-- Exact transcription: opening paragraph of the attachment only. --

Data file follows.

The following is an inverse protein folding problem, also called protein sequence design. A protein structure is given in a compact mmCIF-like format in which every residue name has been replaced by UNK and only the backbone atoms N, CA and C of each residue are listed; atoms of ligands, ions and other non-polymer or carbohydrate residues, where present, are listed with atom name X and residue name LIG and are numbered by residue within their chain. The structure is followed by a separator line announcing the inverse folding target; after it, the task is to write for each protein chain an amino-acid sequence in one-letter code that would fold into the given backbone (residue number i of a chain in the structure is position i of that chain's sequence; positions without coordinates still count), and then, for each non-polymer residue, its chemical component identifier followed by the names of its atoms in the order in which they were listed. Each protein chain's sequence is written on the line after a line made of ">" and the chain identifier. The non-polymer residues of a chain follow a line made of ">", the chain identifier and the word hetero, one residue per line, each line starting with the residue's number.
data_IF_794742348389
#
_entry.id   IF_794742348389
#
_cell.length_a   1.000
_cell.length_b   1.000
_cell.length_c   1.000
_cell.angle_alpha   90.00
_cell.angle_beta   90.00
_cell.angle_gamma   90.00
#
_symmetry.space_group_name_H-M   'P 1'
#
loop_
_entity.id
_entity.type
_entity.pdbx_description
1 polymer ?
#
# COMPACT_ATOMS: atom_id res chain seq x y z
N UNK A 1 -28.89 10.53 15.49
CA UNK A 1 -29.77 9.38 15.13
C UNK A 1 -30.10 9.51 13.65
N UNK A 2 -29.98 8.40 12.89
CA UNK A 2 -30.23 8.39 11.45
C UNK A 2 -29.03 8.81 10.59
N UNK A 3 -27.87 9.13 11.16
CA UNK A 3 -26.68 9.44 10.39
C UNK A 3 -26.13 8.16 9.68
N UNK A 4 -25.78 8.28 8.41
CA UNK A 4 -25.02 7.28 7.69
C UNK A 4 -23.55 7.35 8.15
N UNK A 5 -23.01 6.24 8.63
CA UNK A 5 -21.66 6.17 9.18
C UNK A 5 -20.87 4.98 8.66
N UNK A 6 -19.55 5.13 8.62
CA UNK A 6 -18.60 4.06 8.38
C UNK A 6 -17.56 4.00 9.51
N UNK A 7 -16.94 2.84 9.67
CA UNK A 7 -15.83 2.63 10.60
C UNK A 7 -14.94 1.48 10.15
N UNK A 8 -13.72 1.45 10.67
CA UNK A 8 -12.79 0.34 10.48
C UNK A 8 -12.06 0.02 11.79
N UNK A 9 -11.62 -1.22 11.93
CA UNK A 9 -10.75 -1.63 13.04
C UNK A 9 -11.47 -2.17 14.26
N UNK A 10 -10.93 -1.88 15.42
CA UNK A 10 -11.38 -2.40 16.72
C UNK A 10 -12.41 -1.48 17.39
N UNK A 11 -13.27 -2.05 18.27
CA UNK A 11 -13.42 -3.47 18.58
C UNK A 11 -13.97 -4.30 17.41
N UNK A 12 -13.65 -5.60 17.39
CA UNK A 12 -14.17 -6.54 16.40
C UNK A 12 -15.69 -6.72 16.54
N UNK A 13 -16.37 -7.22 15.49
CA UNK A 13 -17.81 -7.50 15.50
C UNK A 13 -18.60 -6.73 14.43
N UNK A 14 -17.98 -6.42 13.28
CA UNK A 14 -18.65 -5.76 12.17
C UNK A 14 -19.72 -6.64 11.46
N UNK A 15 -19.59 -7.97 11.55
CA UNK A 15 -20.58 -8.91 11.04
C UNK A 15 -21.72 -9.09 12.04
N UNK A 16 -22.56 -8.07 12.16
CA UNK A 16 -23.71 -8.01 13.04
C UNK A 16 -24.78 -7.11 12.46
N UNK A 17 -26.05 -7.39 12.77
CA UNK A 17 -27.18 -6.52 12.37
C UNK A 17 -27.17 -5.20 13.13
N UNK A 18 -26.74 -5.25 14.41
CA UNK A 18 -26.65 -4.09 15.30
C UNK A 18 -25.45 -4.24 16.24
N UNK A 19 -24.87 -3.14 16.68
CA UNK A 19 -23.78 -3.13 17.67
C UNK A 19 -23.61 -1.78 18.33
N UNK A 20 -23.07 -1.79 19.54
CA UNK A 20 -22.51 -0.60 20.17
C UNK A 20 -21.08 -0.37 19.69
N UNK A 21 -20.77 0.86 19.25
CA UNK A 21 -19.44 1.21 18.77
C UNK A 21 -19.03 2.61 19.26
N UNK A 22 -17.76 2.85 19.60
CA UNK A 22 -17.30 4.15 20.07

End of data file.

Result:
The following is an inverse protein folding problem, also called protein sequence design. A protein structure is given in a compact mmCIF-like format in which every residue name has been replaced by UNK and only the backbone atoms N, CA and C of each residue are listed; atoms of ligands, ions and other non-polymer or carbohydrate residues, where present, are listed with atom name X and residue name LIG and are numbered by residue within their chain. The structure is followed by a separator line announcing the inverse folding target; after it, the task is to write for each protein chain an amino-acid sequence in one-letter code that would fold into the given backbone (residue number i of a chain in the structure is position i of that chain's sequence; positions without coordinates still count), and then, for each non-polymer residue, its chemical component identifier followed by the names of its atoms in the order in which they were listed. Each protein chain's sequence is written on the line after a line made of ">" and the chain identifier. The non-polymer residues of a chain follow a line made of ">", the chain identifier and the word hetero, one residue per line, each line starting with the residue's number.